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John Lewis pension costs lead to profits dip at Waitrose

Published:  05 July, 2016

Waitrose has seen its pre-tax profits take a dive thanks to pension costs associated with parent firm John Lewis.

The upmarket multiple reported a 17% slide in pre-tax profits for the year to January 2016, sliding to £66.6m from £80.6m the previous year.

According to figures posted to Companies House, sales also fell to £5.9bn from £6bn a year earlier while like-for-like sales were down by 1.3%.

In its full accounts made up to January 30, 2016, filed to Companies House, Waitrose's pension costs added up to £95.2m compared with £90.4m in 2015.

Along with increased financial pressure from its pension scheme, Waitrose said it was operating, "against a backdrop of exceptionally tough market conditions and continuing food price deflation".

Like the big four supermarkets, Waitrose has faced fierce competition from discount retailers Aldi and Lidl, which last month hit a record high of 10.5% in combined market share.

Waitrose is seeing growth with its premium Waitrose 1 brand, however.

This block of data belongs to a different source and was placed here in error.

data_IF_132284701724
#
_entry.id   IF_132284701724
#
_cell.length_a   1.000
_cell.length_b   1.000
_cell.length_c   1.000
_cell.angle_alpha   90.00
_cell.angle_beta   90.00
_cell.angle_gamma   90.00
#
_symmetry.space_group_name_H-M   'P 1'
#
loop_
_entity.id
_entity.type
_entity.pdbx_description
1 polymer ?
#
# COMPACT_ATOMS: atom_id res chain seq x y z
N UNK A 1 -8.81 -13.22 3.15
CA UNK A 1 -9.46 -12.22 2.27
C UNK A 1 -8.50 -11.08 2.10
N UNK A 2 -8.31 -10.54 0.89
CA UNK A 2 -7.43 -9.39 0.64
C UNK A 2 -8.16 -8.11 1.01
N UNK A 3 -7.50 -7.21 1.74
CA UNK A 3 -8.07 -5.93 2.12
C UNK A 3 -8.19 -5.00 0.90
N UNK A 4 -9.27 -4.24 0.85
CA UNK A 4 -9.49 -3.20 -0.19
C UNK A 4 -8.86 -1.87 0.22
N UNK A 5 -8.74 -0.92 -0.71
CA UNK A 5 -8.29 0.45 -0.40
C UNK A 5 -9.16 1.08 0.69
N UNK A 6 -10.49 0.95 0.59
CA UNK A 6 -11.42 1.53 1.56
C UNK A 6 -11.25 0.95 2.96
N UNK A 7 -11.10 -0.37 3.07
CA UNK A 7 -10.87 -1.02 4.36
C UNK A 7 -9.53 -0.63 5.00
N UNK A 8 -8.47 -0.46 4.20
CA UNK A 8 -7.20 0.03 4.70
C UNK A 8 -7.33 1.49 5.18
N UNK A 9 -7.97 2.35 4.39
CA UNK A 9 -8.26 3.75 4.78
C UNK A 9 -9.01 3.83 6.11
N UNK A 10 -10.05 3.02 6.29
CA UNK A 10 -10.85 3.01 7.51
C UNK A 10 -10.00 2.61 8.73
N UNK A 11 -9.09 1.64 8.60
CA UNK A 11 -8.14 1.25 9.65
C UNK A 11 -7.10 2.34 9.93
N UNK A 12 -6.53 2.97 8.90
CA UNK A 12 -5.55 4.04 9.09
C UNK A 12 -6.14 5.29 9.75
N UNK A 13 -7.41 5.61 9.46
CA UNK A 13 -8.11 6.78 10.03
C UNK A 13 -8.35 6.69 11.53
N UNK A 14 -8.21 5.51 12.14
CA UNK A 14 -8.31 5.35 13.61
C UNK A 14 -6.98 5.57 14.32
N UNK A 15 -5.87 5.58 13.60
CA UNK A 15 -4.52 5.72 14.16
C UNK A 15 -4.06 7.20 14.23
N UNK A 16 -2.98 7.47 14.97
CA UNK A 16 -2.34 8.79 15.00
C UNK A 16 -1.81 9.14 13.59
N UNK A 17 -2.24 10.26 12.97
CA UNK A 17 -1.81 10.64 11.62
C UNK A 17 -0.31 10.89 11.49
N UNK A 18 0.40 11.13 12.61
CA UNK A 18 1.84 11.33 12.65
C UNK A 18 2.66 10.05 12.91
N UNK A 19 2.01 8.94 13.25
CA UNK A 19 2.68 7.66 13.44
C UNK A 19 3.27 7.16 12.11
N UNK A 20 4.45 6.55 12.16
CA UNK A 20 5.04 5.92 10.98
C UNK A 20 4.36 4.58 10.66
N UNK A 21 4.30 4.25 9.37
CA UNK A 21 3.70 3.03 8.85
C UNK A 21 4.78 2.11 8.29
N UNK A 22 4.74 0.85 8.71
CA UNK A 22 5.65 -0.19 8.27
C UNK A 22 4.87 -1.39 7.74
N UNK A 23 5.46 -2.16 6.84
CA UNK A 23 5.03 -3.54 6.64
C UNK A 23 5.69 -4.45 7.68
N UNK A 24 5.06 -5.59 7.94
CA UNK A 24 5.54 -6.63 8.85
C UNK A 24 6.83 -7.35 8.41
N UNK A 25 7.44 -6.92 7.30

Figures released by Kantar Worldpanel, showed that small but rapidly increasing sales of the 1 range have helped contributed to 1.3% growth in the 12 weeks to June 19.

New retail director Rob Collins is now said to be accelerating a "Modern Waitrose" strategy which will focus on adapting to changing shopping patterns by adding wine bars, bakeries and sushi bars to lure shoppers to their stores.

The grocery chain's annual bonus, shared between 58,970 staff, was cut from £87 million to £80 million as a result of the slide in profits.

Waitrose could possibly be one of the retail winners out of Britain's decision to leave the EU as it exports products to 58 countries around the world, and only four of these are within the EU.